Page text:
Woods like riprap

I’ve been reading Gary Synder’s poetry for while now. I saw him at the Acton-Boxborough high school when he accepted the Robert Creeley poetry award last year. He was fine — a unassuming poetry master reading from his work of the years.  I like his approach to poetry and the more I read the more I like it. It is visceral and direct, unpretentious and as natural as a rock.

For example, this is the first poem in his collection Riprap:

Down valley a smoke haze
Three days heat, after five days rain
Pitch glows on the fir-cones
Across rocks and meadows
Swarms of new flies.

I cannot remember things I once read
A few friends, but they are in cities.
Drinking cold snow-water from a tin cup
Looking down for miles
Through high still air.

I can’t comment on this but will instead quote Mr. Synder himself:
“There are poets who claim that their poems are made to show the world through the prism of language. Their project is worthy. There is also the work of seeing the world without any prism of language, and to bring that seeing into language. The latter has been the direction of most Chinese and Japanese poetry.

In some of my riprap poems, then, I did try for surface simplicity set with unsettling depths.”

And succeeded, I think.

Then the last time I was in Seattle, my daughter, a recent creative writing Master, took me to a little book store — Pilot Books — that specializes in poetry. I bought Ezra Pound’s gem of a book,” ABC of Reading.” I just strated reading it and come to find this:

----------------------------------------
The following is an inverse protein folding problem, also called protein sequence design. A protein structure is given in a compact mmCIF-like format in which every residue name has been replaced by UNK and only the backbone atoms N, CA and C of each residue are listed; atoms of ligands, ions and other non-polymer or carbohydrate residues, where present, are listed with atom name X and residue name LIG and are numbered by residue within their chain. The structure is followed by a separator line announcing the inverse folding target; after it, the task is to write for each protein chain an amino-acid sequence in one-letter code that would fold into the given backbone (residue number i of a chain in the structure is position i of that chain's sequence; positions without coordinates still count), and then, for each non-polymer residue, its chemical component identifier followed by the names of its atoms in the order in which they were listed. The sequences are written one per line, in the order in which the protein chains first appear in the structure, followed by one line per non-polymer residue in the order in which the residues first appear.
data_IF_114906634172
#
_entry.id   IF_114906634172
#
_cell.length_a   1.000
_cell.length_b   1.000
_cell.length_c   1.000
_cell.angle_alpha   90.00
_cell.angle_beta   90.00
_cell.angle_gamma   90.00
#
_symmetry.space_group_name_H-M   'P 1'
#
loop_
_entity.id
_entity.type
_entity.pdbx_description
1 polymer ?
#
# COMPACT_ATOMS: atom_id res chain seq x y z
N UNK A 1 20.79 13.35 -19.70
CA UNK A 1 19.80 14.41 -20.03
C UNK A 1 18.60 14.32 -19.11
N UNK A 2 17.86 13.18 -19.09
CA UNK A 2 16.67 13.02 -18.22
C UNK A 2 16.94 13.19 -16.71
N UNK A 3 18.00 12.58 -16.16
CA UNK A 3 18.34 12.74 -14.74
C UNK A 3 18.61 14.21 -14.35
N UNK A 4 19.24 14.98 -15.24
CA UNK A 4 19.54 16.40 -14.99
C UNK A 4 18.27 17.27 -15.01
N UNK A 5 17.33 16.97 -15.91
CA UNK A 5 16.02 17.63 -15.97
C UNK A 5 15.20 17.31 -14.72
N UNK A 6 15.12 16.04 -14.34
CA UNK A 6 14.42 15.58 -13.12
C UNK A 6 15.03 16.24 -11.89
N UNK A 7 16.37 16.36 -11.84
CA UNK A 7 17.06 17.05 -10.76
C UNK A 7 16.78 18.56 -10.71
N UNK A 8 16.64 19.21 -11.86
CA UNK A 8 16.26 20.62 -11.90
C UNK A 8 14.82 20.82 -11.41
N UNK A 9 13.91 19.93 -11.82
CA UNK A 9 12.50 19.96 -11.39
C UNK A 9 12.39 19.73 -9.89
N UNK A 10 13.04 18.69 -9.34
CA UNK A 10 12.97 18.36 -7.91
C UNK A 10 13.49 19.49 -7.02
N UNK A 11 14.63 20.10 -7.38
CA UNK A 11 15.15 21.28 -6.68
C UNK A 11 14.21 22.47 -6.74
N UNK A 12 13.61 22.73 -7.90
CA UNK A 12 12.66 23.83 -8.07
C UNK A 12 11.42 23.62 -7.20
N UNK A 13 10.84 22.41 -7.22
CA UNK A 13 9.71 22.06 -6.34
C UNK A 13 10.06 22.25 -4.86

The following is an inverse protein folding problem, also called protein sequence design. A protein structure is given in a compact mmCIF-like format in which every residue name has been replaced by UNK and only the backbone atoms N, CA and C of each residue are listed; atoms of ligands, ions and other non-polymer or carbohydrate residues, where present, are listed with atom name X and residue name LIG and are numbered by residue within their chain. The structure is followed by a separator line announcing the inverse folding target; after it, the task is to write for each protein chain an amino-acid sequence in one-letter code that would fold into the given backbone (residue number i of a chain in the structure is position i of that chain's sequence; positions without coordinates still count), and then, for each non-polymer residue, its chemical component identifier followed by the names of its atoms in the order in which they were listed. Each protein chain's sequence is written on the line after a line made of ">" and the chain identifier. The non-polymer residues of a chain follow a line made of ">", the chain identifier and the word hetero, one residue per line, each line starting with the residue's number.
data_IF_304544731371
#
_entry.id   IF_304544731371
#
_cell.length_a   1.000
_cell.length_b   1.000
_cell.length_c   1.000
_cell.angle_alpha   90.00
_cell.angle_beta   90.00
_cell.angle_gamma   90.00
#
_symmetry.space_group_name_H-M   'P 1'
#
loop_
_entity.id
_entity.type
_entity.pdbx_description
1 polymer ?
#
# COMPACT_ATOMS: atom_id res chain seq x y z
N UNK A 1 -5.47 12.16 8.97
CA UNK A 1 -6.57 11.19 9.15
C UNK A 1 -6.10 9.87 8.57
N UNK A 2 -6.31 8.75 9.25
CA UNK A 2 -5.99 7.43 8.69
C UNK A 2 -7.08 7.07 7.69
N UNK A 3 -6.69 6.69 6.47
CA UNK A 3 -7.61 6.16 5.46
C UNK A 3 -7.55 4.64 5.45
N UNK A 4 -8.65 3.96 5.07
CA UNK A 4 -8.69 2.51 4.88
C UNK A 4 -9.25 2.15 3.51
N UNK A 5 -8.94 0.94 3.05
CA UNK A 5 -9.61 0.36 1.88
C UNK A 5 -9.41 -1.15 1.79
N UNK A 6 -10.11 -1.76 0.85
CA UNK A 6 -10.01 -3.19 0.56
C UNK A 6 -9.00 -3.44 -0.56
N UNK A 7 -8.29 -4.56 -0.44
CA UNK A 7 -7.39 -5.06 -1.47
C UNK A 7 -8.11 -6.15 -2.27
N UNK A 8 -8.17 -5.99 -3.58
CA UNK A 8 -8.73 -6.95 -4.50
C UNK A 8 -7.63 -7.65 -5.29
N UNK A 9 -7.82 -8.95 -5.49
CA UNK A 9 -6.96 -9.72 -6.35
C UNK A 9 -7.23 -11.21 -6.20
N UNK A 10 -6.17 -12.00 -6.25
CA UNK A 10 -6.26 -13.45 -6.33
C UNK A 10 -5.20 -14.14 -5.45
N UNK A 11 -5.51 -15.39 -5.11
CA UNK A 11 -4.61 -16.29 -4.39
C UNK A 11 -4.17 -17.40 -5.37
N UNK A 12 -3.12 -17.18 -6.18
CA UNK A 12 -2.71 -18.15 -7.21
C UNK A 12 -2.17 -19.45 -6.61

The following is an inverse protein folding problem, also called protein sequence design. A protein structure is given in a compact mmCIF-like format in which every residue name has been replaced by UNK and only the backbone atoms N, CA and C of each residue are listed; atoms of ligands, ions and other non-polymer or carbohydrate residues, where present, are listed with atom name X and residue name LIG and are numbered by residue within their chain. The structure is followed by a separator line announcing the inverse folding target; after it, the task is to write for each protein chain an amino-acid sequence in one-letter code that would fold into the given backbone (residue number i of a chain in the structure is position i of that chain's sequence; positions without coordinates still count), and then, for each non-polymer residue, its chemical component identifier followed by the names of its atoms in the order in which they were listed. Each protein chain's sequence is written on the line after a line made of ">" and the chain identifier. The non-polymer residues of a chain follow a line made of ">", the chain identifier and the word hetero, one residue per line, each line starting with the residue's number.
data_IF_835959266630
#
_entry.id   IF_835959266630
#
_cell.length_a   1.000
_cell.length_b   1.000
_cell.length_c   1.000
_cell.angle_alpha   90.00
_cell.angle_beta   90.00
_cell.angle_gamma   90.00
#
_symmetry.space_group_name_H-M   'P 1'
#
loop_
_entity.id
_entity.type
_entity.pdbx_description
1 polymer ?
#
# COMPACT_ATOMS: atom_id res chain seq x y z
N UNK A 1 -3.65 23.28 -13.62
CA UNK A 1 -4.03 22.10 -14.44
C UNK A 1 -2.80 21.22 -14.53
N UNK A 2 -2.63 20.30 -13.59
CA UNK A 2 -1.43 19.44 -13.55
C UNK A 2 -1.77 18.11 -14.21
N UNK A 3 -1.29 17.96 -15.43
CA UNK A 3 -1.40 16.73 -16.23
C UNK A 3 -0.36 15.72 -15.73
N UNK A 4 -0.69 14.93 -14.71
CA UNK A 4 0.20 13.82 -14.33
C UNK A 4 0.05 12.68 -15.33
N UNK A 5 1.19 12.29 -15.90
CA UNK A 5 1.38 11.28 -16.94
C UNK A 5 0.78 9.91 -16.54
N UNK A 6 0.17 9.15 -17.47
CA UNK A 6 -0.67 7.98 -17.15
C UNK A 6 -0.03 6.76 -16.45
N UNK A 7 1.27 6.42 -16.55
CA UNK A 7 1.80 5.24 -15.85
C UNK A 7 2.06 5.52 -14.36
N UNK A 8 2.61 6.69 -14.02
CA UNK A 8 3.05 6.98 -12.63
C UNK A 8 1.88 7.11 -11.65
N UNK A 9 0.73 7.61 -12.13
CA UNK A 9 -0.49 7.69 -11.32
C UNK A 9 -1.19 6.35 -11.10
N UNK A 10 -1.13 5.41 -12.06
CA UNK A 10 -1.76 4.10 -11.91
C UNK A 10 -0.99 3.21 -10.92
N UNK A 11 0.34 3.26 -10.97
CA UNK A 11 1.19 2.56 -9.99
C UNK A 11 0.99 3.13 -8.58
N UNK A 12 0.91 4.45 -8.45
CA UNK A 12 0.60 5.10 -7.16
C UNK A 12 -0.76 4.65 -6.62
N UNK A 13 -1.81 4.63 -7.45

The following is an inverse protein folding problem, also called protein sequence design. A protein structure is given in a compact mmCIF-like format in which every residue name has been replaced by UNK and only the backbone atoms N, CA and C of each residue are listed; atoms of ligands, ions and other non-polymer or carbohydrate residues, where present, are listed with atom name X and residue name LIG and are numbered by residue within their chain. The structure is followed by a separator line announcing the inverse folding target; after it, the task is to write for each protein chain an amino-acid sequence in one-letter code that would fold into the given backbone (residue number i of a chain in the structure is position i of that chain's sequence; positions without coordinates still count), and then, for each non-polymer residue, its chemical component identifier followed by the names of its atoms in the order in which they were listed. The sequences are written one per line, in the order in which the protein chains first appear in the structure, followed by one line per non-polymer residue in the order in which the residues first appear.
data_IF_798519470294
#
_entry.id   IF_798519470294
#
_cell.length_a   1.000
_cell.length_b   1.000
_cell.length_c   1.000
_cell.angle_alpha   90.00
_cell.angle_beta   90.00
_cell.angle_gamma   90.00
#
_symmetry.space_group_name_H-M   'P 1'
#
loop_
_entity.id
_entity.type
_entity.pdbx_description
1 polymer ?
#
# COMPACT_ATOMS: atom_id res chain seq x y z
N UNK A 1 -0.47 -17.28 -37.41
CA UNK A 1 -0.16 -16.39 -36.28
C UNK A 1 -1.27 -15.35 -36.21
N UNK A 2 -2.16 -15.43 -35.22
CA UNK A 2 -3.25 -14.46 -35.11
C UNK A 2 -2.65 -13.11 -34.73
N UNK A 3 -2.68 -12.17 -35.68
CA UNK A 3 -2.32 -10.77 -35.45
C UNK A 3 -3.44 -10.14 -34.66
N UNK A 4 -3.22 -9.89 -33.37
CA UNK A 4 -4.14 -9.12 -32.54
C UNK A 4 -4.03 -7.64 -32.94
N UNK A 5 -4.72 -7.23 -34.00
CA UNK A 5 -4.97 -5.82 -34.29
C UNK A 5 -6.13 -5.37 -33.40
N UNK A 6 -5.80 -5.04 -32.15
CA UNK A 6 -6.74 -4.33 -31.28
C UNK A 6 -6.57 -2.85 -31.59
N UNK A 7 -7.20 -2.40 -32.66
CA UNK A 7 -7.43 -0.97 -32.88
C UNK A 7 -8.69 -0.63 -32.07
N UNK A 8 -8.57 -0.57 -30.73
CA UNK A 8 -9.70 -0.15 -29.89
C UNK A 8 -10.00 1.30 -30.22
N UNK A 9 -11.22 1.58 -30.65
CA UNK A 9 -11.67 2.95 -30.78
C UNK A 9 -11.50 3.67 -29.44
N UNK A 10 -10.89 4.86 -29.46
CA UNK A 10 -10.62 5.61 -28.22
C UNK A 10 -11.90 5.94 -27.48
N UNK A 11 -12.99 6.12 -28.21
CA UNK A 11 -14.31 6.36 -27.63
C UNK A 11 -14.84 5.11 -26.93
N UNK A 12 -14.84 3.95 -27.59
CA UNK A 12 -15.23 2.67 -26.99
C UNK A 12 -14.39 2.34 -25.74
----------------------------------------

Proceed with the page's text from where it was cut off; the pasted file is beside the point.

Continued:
“The Egyptians finally used abbreviated pictures to represent sounds, but the Chinese still use abbreviated pictures AS pictures, that is to say, Chinese ideogram does not try to be the picture of a sound, or to be a written sign recalling a sound, but it is still the picture of a thing; of a thing in a given position or relation, or of a combination of things. It means the thing or the action or situation, or quality germane to the several things that it pictures.”

Gary writes in the 50th Anniversary edition of  Riprap and Cold Mountain Poems that Ezra Pound introduced him to Chinese poetry. And a whole lot more I suspect. It will be great fun and throughly enjoyable to find more connections between these two as I continue to read them both.

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